What was clear to leaders of non-state armed groups—that the Tatmadaw leadership had made no commitment to a sustainable peace—was lost on Western donors, who lavished tens of millions in funding on a process that was obviously failing. That nationwide peace process, touted as national reconciliation, floundered through Tatmadaw intransigence. Once again, internationally, an obtuse military was misconstrued. Yet the Tatmadaw and the NLD were simpatico—the Tatmadaw had no genuine interest in peace, and neither did Suu Kyi.
Suu Kyi pursued “national reconciliation” not as the peaceful resolution of incessant civil war with ethnic minorities and the guarantee of political, social, and economic rights that had long been suppressed. For her, rather, it was between her ethnic Bamar civilian political party and the Bamar-dominated military—an elite bargain. Her insouciance toward Rohingya Muslim suffering is well-known, but that was mirrored by a lack of empathy for many ethnic communities that had long suffered abuses by the Tatmadaw. The peace process failed not just because of Tatmadaw truculence but also because of her indifference, when she expected ethnic submission to her vision of a unified Myanmar.
What should have been evident—and was purposefully downplayed during the transition—was the brutality of the Tatmadaw. After 20 years of interviewing victims of the military in conflict zones, as well as prisoners of war and deserters, it is clear to me that the Tatmadaw’s institutionalized culture of abuse is undeniable. Clear patterns of the use of torture, arson, sexual violence, child soldier recruitment, human shielding, and atrocity demining have been recorded in almost all conflict zones, from Rakhine State against the Rohingya Muslims to Shan, Kachin, and Karen states. There has been almost zero accountability—whether through military or civilian justice systems—for these long-standing practices of violent pacification. And yet, in another manifestation of domestic divide and rule, Myanmar people living in urban centers often rejected reports of widespread violations against civilians in conflict zones.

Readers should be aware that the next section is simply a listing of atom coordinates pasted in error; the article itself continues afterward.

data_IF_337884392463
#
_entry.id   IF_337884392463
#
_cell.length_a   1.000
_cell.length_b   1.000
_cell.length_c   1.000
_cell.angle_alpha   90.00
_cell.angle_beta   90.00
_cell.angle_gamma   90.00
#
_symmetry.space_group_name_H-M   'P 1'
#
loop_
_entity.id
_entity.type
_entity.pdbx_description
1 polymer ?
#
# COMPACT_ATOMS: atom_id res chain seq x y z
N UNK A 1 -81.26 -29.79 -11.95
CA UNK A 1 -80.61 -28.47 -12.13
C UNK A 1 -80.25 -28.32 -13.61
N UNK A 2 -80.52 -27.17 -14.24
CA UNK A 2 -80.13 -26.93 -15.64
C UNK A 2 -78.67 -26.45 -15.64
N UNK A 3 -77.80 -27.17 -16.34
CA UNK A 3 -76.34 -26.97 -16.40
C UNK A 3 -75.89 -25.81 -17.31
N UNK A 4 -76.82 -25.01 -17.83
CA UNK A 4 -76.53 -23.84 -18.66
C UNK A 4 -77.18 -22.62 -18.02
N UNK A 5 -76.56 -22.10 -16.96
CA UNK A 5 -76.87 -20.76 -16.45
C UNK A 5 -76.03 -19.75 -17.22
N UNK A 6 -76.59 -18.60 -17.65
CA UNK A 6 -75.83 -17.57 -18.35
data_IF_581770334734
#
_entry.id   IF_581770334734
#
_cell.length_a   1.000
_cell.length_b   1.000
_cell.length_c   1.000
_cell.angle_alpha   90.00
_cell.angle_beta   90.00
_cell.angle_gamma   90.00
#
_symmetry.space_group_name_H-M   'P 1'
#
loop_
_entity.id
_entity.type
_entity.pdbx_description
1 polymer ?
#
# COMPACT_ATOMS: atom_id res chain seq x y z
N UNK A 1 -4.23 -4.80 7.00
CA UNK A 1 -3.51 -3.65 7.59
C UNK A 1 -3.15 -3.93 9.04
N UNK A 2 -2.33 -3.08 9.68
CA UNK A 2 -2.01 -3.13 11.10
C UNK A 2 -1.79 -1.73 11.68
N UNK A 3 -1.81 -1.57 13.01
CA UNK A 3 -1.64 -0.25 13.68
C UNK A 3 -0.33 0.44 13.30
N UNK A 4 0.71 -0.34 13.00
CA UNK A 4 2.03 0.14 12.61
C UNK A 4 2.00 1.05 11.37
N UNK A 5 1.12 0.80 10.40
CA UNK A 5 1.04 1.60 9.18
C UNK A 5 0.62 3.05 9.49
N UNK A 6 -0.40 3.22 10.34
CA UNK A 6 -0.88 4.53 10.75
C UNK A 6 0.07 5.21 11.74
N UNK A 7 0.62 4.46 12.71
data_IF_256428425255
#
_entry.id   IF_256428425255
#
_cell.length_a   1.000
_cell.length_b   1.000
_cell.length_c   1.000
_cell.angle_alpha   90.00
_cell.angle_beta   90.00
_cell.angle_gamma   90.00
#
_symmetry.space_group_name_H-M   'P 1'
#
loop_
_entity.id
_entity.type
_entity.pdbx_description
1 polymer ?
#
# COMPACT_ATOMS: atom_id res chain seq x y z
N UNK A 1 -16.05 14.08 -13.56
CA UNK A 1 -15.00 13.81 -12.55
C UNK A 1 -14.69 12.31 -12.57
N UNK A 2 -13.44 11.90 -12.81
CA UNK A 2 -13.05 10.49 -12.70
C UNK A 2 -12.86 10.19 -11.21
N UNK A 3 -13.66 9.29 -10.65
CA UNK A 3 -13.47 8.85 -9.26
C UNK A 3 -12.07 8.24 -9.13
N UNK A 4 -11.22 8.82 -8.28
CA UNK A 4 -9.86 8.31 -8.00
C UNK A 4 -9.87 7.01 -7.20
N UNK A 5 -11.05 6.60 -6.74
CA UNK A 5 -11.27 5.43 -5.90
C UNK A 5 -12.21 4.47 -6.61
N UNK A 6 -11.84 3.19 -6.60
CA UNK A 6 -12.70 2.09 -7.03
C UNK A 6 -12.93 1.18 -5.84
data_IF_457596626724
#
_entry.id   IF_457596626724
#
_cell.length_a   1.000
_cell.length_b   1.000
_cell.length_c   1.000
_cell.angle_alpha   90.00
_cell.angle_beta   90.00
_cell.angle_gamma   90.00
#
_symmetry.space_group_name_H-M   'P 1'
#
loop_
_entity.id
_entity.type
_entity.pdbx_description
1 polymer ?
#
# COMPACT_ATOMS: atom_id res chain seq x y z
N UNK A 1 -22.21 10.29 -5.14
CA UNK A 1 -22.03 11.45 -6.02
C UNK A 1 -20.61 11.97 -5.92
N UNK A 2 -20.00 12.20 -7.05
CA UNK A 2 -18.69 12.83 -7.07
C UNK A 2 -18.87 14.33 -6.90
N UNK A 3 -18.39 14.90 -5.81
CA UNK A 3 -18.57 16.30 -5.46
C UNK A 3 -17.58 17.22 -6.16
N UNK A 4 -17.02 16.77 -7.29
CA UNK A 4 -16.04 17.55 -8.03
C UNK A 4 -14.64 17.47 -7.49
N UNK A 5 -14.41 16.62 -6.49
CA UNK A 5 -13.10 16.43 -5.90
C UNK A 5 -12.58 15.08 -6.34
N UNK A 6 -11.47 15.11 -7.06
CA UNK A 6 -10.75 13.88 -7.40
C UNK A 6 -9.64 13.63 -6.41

The military’s greed is widely both evident and resented. The senior leadership has enriched itself from the plunder of natural resources, especially jade and logging; through its involvement in real estate and construction; and through kickbacks from the narcotics trade. The hundreds of pro-Tatmadaw militias that it uses to ensure local control often act as muscle for transnational criminal networks, transforming northern Myanmar into a $40 billion crystal methamphetamine production zone.
Over the decades, the Tatmadaw’s widespread land grabs have left it in control of valuable real estate for development and agribusiness. Driving anywhere in rural Myanmar with local activists brings revelations of military plunder; the profits from coal mines and uranium, rubber, and concrete plants are often channeled through Tatmadaw-controlled holding companies. Land seizures also established a network of bases that serve as the exoskeleton of military control along key transport networks, a constant reminder of the Tatmadaw’s repressive presence.
Conventional wisdom held that a coup would be against the military’s interest, right up to the hours when the coup occurred. But conventional wisdom on predicting the behavior of Myanmar’s military has long been a fool’s errand.
The Tatmadaw is an army of darkness, its inner logic a riddle, its brutality against the population for generations a clear expression of its repressive character. Only one thing about the military leadership is obvious: They don’t care what people think of them.